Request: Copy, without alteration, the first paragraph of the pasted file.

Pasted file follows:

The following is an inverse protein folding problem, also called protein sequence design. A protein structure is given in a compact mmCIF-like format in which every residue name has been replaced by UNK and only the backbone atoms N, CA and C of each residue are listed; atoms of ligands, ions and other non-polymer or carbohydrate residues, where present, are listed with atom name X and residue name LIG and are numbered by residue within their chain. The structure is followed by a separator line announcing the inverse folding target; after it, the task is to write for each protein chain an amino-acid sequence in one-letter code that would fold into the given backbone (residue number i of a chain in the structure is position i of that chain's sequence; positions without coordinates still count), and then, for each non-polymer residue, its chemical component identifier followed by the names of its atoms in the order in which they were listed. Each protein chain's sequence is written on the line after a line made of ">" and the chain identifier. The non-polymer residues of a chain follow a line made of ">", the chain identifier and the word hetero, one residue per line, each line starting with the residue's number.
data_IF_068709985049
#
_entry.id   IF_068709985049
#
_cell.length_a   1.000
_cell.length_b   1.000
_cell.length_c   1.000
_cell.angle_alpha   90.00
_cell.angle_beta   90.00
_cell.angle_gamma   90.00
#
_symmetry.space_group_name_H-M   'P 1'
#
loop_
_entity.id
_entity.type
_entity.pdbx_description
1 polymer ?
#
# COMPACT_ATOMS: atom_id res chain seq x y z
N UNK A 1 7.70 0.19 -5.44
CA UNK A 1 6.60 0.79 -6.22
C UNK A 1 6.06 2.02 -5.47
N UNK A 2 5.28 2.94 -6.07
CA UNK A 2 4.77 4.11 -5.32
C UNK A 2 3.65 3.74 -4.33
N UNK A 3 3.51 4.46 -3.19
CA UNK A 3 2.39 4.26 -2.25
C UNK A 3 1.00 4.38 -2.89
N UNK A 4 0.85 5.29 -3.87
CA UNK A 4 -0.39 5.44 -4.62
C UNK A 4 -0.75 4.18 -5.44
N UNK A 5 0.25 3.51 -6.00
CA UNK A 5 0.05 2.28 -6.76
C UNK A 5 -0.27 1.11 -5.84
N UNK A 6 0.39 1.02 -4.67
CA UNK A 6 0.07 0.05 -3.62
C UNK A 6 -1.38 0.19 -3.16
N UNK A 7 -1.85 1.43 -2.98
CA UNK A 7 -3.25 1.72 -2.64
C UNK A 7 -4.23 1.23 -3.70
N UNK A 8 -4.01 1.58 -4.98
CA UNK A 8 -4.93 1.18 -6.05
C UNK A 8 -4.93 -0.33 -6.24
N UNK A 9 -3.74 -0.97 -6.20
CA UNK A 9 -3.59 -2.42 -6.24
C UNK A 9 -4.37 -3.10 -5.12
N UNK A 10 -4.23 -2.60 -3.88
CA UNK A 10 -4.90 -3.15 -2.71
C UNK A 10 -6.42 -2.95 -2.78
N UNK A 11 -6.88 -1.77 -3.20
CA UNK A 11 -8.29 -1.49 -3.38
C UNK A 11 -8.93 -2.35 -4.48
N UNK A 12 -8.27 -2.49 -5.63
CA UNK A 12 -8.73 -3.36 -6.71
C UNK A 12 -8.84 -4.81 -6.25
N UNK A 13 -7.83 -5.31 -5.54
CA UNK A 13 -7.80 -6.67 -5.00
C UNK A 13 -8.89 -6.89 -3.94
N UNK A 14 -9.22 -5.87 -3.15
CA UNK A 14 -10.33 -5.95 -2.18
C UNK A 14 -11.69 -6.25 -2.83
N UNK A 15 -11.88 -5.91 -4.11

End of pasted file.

The following is an inverse protein folding problem, also called protein sequence design. A protein structure is given in a compact mmCIF-like format in which every residue name has been replaced by UNK and only the backbone atoms N, CA and C of each residue are listed; atoms of ligands, ions and other non-polymer or carbohydrate residues, where present, are listed with atom name X and residue name LIG and are numbered by residue within their chain. The structure is followed by a separator line announcing the inverse folding target; after it, the task is to write for each protein chain an amino-acid sequence in one-letter code that would fold into the given backbone (residue number i of a chain in the structure is position i of that chain's sequence; positions without coordinates still count), and then, for each non-polymer residue, its chemical component identifier followed by the names of its atoms in the order in which they were listed. Each protein chain's sequence is written on the line after a line made of ">" and the chain identifier. The non-polymer residues of a chain follow a line made of ">", the chain identifier and the word hetero, one residue per line, each line starting with the residue's number.